Today my city lost a well known and well loved visual artist by the name of Carlleena Person. I had, unfortunately only gotten to know her briefly. I was planning a show that incorporated various art forms that centered around hip hop. Carlleena contacted me on Facebook to let know that she was quite interested. Her enthusiasm and willingness to jump in on my random ass project without even knowing me and without any solid guarantee of payment let me know that she created out of the pure joy of doing it which, in turn, instantly endeared me to her.
We communicated via Facebook and email in the days leading up to the show. The piece she created entitled Have U.N.E. More Pull was a retelling of a Black Sheep song by the a similar name. It is beautiful (see below). I was in communication with her the day of the show, and she said she’d be dropping the piece off. As fate would have it, she had a car accident that day and gotten banged up pretty badly. When I contacted her to check on her, the first thing she did was apologize for not making the show. Amazing. I immediately hushed her, and shared with her the story of my broken ankle encouraging her to rest. She told me how truly grateful for my concern she was and said that we would meet in person soon. We never did.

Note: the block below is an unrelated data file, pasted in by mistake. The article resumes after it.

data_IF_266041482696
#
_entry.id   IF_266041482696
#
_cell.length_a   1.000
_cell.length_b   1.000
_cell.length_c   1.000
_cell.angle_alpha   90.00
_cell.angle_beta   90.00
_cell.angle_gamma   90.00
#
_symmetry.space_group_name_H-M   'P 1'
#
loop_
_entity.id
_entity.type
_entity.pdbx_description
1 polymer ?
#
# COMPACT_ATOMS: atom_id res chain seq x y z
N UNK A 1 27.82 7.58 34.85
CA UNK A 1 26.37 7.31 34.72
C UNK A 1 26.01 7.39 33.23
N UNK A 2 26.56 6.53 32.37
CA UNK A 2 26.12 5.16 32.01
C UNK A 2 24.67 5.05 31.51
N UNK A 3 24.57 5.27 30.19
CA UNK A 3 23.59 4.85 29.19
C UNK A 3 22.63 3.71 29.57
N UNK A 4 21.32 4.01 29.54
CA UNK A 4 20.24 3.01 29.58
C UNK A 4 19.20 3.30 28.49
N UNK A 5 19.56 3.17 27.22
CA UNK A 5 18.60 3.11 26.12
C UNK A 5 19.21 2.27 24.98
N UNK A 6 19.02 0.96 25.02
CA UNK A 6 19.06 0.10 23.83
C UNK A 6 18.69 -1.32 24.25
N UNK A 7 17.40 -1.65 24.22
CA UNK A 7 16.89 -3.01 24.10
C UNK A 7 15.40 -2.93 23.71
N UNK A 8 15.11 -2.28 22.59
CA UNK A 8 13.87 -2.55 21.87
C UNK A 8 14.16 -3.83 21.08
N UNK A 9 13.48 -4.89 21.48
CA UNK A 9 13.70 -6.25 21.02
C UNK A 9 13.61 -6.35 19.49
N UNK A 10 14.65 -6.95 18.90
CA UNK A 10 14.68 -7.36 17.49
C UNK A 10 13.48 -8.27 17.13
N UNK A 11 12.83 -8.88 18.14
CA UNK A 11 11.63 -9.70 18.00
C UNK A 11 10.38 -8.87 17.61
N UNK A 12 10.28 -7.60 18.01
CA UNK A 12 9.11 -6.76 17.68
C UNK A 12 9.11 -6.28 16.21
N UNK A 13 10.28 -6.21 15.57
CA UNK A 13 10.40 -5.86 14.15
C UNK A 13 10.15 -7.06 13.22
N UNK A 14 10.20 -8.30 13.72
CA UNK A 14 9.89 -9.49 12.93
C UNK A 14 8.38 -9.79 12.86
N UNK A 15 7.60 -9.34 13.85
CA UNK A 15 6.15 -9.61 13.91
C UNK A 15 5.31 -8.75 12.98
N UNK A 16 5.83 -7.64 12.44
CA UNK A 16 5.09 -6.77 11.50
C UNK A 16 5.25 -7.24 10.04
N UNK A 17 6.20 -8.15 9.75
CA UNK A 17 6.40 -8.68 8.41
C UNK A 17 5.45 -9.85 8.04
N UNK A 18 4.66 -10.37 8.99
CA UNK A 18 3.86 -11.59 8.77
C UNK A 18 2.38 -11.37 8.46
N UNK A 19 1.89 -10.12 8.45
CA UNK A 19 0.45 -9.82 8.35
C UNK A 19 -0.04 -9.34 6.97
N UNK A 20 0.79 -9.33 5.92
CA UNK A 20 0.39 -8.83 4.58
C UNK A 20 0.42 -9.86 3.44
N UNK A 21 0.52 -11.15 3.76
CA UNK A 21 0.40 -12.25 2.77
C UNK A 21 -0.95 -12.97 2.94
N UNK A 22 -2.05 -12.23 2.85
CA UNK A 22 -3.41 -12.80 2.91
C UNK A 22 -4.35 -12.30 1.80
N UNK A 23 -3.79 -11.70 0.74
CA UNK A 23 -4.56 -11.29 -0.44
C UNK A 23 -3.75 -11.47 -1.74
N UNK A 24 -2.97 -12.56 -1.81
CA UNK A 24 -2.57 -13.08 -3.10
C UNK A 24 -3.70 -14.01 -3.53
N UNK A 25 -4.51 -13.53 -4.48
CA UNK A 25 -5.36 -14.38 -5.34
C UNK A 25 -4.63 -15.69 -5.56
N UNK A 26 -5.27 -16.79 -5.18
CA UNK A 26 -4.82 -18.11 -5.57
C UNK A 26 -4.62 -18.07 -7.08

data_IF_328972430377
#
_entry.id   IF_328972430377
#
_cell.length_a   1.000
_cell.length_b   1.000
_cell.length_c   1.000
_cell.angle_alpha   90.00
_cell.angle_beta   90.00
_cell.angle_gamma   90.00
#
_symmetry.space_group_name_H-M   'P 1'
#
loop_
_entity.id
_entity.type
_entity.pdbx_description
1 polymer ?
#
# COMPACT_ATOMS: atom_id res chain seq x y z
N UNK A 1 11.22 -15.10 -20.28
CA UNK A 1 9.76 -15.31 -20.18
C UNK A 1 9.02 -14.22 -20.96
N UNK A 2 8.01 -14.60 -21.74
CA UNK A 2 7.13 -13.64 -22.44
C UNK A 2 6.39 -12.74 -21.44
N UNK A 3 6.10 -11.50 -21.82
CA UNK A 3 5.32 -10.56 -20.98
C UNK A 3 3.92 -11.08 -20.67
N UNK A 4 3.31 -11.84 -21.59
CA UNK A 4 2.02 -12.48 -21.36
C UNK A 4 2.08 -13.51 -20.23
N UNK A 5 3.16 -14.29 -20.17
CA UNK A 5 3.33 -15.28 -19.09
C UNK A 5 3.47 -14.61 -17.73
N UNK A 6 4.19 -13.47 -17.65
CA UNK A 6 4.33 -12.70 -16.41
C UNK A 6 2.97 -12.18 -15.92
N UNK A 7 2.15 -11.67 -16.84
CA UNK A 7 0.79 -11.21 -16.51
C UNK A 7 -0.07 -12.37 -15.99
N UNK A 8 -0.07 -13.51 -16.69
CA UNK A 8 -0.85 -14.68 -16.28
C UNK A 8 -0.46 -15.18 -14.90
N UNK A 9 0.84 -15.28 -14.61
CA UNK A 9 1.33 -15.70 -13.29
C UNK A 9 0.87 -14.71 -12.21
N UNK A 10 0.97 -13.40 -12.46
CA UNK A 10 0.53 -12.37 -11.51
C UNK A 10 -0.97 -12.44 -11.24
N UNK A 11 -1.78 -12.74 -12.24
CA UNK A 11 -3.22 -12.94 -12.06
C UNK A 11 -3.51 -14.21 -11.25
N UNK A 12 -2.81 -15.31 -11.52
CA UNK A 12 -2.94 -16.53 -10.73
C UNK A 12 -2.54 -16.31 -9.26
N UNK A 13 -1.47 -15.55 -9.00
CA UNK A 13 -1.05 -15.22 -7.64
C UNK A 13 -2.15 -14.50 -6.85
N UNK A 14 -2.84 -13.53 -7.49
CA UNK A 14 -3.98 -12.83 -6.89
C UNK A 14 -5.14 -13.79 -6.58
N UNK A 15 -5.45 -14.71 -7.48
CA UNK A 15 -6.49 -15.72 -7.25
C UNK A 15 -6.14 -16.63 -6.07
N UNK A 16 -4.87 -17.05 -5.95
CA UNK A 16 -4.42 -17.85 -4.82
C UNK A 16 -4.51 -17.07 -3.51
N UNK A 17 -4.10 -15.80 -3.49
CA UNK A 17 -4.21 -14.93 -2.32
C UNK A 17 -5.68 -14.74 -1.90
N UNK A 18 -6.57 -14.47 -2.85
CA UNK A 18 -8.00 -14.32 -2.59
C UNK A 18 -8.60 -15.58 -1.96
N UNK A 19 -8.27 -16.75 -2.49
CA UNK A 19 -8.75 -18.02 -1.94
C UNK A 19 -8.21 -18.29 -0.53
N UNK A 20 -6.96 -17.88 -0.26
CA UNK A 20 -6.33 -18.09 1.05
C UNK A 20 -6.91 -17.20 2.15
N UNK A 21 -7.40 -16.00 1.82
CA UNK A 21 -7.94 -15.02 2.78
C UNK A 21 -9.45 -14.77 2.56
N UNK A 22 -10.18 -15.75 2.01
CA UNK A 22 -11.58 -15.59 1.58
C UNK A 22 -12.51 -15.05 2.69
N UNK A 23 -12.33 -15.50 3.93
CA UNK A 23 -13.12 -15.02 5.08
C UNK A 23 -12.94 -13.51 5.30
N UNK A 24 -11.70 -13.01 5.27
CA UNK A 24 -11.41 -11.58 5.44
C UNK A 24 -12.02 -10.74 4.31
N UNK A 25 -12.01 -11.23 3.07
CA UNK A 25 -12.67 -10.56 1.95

Hearing of her passing today was like a blow to the gut, and I barely knew her. For me, the pang of grief comes from knowing we have lost someone that was such a light of optimism during these cynic riddled times. I cannot fathom the grief being felt by artists who knew her and worked with her directly. What I do know is that this process, this grief process that we’ll move through as a community of artists can only make us stronger.
We artists are such emotional beings. We can’t be anything else because it is that which allows us to create work that touches the emotions of other people. Some of us run from our emotional side. Some block. Some hide, but it’s always there waiting for us, and it sometimes takes the nuclear blast of death to force us to feel. Grief deconstructs and reconstructs simultaneously. It excavates all the shit we no longer need (resentment, doubt, anger, and fear) and sets it out for us to face. Then wrestle with. Then accept. Then we rebuild (hopefully) on a new foundation with a renewed respect about the frailty of life.
Carlleena will be sorely missed, not only by her family and arts community that she left, but by the planet that she help to light with her art work and tremendous spirit.